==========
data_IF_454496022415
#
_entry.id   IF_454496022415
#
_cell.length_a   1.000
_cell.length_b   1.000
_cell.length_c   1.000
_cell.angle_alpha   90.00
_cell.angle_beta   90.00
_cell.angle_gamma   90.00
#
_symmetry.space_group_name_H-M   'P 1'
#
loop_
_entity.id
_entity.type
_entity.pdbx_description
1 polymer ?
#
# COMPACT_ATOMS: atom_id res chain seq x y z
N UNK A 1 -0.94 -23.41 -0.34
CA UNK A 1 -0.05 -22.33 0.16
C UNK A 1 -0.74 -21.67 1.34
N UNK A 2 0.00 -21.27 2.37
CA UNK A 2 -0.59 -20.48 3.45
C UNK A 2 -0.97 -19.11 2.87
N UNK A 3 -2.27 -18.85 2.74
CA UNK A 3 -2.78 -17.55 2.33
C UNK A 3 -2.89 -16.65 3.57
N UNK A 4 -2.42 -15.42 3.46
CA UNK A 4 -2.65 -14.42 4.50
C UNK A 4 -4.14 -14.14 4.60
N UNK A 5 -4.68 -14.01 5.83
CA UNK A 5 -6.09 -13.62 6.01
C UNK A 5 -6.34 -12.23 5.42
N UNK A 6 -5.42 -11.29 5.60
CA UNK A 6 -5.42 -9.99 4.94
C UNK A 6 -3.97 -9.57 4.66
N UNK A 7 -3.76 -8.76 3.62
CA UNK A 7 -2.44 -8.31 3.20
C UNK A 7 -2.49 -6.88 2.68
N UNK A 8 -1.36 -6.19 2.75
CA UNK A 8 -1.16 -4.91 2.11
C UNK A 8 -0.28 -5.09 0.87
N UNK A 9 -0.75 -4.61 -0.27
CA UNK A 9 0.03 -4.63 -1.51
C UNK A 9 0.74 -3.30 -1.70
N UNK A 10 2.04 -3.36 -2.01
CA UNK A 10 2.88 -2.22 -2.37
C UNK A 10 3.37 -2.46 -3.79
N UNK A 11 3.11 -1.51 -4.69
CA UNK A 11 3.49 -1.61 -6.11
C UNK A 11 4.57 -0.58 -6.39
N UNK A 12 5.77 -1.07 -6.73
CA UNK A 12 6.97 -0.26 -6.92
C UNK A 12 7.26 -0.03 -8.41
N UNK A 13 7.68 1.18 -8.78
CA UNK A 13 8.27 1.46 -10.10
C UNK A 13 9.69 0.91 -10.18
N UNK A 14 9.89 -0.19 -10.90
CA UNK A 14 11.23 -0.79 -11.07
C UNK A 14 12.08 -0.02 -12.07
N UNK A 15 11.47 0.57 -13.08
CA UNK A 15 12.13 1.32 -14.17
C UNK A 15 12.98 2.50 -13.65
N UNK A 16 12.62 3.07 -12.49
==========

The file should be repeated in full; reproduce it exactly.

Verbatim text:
data_IF_454496022415
#
_entry.id   IF_454496022415
#
_cell.length_a   1.000
_cell.length_b   1.000
_cell.length_c   1.000
_cell.angle_alpha   90.00
_cell.angle_beta   90.00
_cell.angle_gamma   90.00
#
_symmetry.space_group_name_H-M   'P 1'
#
loop_
_entity.id
_entity.type
_entity.pdbx_description
1 polymer ?
#
# COMPACT_ATOMS: atom_id res chain seq x y z
N UNK A 1 -0.94 -23.41 -0.34
CA UNK A 1 -0.05 -22.33 0.16
C UNK A 1 -0.74 -21.67 1.34
N UNK A 2 0.00 -21.27 2.37
CA UNK A 2 -0.59 -20.48 3.45
C UNK A 2 -0.97 -19.11 2.87
N UNK A 3 -2.27 -18.85 2.74
CA UNK A 3 -2.78 -17.55 2.33
C UNK A 3 -2.89 -16.65 3.57
N UNK A 4 -2.42 -15.42 3.46
CA UNK A 4 -2.65 -14.42 4.50
C UNK A 4 -4.14 -14.14 4.60
N UNK A 5 -4.68 -14.01 5.83
CA UNK A 5 -6.09 -13.62 6.01
C UNK A 5 -6.34 -12.23 5.42
N UNK A 6 -5.42 -11.29 5.60
CA UNK A 6 -5.42 -9.99 4.94
C UNK A 6 -3.97 -9.57 4.66
N UNK A 7 -3.76 -8.76 3.62
CA UNK A 7 -2.44 -8.31 3.20
C UNK A 7 -2.49 -6.88 2.68
N UNK A 8 -1.36 -6.19 2.75
CA UNK A 8 -1.16 -4.91 2.11
C UNK A 8 -0.28 -5.09 0.87
N UNK A 9 -0.75 -4.61 -0.27
CA UNK A 9 0.03 -4.63 -1.51
C UNK A 9 0.74 -3.30 -1.70
N UNK A 10 2.04 -3.36 -2.01
CA UNK A 10 2.88 -2.22 -2.37
C UNK A 10 3.37 -2.46 -3.79
N UNK A 11 3.11 -1.51 -4.69
CA UNK A 11 3.49 -1.61 -6.11
C UNK A 11 4.57 -0.58 -6.39
N UNK A 12 5.77 -1.07 -6.73
CA UNK A 12 6.97 -0.26 -6.92
C UNK A 12 7.26 -0.03 -8.41
N UNK A 13 7.68 1.18 -8.78
CA UNK A 13 8.27 1.46 -10.10
C UNK A 13 9.69 0.91 -10.18
N UNK A 14 9.89 -0.19 -10.90
CA UNK A 14 11.23 -0.79 -11.07
C UNK A 14 12.08 -0.02 -12.07
N UNK A 15 11.47 0.57 -13.08
CA UNK A 15 12.13 1.32 -14.17
C UNK A 15 12.98 2.50 -13.65
N UNK A 16 12.62 3.07 -12.49